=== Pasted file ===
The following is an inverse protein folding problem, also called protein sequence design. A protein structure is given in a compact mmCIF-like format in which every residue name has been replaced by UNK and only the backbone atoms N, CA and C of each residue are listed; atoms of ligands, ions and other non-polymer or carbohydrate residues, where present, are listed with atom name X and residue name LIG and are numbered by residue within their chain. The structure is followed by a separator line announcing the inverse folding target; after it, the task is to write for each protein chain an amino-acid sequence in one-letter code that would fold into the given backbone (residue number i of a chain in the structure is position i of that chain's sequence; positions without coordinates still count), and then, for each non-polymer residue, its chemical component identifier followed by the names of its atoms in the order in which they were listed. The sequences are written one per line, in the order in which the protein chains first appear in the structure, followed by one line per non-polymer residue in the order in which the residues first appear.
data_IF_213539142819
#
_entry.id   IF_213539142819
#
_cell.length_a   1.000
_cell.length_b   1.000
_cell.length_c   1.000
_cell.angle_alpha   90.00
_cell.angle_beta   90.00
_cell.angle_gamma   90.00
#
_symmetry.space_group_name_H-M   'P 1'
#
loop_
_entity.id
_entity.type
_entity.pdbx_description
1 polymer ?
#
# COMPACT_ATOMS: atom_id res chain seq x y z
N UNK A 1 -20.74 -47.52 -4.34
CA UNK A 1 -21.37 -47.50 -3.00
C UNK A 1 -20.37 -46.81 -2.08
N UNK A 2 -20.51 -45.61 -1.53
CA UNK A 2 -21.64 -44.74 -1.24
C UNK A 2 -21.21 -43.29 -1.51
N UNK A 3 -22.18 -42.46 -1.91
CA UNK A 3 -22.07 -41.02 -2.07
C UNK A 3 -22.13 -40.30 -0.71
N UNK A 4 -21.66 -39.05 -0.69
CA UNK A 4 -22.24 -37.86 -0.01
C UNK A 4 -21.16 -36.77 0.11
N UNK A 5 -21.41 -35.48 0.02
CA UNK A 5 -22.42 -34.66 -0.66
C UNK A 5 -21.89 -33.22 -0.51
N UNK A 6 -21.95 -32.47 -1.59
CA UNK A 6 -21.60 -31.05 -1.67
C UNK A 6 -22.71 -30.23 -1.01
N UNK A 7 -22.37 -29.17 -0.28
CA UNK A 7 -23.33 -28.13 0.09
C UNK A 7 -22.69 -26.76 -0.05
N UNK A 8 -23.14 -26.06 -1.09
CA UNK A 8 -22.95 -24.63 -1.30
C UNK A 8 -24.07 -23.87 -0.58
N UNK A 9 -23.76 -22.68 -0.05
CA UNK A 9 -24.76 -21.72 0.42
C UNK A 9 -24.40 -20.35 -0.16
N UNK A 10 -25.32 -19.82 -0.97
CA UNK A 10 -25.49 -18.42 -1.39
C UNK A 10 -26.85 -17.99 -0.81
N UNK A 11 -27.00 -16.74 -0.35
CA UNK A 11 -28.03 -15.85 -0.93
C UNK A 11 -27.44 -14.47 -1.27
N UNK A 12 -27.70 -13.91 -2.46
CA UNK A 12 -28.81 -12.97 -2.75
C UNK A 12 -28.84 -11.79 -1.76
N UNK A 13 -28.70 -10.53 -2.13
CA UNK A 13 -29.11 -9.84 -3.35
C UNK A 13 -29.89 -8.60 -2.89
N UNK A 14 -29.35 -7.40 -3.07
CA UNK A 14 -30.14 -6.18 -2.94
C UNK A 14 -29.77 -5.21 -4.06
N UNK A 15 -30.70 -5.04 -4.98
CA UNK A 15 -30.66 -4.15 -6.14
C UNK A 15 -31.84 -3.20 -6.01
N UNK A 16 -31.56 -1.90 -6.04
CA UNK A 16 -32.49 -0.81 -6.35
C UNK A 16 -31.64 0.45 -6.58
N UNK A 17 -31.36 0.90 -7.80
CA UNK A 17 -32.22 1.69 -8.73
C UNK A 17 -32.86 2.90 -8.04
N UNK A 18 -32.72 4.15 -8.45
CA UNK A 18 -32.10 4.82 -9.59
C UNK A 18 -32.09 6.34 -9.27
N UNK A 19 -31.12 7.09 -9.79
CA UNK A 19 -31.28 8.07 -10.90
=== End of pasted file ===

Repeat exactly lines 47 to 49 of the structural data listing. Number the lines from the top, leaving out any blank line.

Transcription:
CA UNK A 9 -24.76 -21.72 0.42
C UNK A 9 -24.40 -20.35 -0.16
N UNK A 10 -25.32 -19.82 -0.97